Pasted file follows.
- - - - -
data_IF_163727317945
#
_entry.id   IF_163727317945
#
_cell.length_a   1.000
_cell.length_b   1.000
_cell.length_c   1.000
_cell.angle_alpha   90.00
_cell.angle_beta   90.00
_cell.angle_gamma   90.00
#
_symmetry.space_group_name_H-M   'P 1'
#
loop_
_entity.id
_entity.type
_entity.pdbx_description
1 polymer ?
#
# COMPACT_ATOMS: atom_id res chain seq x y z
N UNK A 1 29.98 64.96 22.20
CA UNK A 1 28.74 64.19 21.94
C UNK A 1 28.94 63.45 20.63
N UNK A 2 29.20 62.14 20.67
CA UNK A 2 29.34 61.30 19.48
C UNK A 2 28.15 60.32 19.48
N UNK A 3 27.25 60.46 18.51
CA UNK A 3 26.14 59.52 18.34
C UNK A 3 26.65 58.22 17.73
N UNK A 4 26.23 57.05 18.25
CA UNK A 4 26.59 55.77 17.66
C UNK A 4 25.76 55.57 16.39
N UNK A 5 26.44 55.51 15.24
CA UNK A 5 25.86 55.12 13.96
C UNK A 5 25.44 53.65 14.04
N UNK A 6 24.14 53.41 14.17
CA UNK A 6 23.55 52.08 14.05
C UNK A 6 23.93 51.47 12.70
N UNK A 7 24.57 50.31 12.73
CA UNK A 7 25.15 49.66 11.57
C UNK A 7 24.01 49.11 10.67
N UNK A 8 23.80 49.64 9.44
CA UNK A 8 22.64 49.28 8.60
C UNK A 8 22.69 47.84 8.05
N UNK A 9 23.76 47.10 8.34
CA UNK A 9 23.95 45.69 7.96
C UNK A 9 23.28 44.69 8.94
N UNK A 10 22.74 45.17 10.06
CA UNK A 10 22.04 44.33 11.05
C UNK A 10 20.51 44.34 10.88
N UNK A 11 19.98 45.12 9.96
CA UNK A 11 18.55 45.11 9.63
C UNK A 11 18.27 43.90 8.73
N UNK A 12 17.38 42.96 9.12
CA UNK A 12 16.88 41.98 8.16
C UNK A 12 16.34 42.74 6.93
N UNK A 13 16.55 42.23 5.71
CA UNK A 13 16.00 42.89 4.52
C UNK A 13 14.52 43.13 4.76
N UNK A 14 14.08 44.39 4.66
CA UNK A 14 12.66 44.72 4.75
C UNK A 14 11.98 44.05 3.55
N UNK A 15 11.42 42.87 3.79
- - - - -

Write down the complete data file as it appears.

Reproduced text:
data_IF_163727317945
#
_entry.id   IF_163727317945
#
_cell.length_a   1.000
_cell.length_b   1.000
_cell.length_c   1.000
_cell.angle_alpha   90.00
_cell.angle_beta   90.00
_cell.angle_gamma   90.00
#
_symmetry.space_group_name_H-M   'P 1'
#
loop_
_entity.id
_entity.type
_entity.pdbx_description
1 polymer ?
#
# COMPACT_ATOMS: atom_id res chain seq x y z
N UNK A 1 29.98 64.96 22.20
CA UNK A 1 28.74 64.19 21.94
C UNK A 1 28.94 63.45 20.63
N UNK A 2 29.20 62.14 20.67
CA UNK A 2 29.34 61.30 19.48
C UNK A 2 28.15 60.32 19.48
N UNK A 3 27.25 60.46 18.51
CA UNK A 3 26.14 59.52 18.34
C UNK A 3 26.65 58.22 17.73
N UNK A 4 26.23 57.05 18.25
CA UNK A 4 26.59 55.77 17.66
C UNK A 4 25.76 55.57 16.39
N UNK A 5 26.44 55.51 15.24
CA UNK A 5 25.86 55.12 13.96
C UNK A 5 25.44 53.65 14.04
N UNK A 6 24.14 53.41 14.17
CA UNK A 6 23.55 52.08 14.05
C UNK A 6 23.93 51.47 12.70
N UNK A 7 24.57 50.31 12.73
CA UNK A 7 25.15 49.66 11.57
C UNK A 7 24.01 49.11 10.67
N UNK A 8 23.80 49.64 9.44
CA UNK A 8 22.64 49.28 8.60
C UNK A 8 22.69 47.84 8.05
N UNK A 9 23.76 47.10 8.34
CA UNK A 9 23.95 45.69 7.96
C UNK A 9 23.28 44.69 8.94
N UNK A 10 22.74 45.17 10.06
CA UNK A 10 22.04 44.33 11.05
C UNK A 10 20.51 44.34 10.88
N UNK A 11 19.98 45.12 9.96
CA UNK A 11 18.55 45.11 9.63
C UNK A 11 18.27 43.90 8.73
N UNK A 12 17.38 42.96 9.12
CA UNK A 12 16.88 41.98 8.16
C UNK A 12 16.34 42.74 6.93
N UNK A 13 16.55 42.23 5.71
CA UNK A 13 16.00 42.89 4.52
C UNK A 13 14.52 43.13 4.76
N UNK A 14 14.08 44.39 4.66
CA UNK A 14 12.66 44.72 4.75
C UNK A 14 11.98 44.05 3.55
N UNK A 15 11.42 42.87 3.79